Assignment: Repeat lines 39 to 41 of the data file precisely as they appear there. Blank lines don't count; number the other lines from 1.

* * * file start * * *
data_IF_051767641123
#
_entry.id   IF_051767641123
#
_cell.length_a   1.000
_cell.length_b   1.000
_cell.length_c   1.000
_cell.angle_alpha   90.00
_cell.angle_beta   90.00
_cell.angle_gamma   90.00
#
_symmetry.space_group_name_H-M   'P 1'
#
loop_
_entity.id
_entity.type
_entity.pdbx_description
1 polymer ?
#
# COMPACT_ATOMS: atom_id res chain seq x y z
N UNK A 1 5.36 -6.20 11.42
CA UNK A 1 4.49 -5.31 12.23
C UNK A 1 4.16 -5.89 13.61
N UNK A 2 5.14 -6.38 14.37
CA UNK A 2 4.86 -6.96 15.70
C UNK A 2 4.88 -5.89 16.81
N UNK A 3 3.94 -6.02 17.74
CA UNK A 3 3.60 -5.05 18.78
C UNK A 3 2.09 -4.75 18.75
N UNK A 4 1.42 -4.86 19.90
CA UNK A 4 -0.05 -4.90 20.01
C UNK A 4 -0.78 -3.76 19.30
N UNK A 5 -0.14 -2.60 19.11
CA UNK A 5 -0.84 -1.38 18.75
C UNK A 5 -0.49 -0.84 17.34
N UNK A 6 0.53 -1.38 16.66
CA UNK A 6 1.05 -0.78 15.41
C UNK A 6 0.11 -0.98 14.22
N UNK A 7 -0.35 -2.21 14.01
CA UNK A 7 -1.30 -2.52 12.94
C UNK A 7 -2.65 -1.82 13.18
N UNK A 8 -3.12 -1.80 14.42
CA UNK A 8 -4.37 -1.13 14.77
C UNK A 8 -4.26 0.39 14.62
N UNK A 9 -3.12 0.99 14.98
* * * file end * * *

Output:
N UNK A 7 -0.35 -2.21 14.01
CA UNK A 7 -1.30 -2.52 12.94
C UNK A 7 -2.65 -1.82 13.18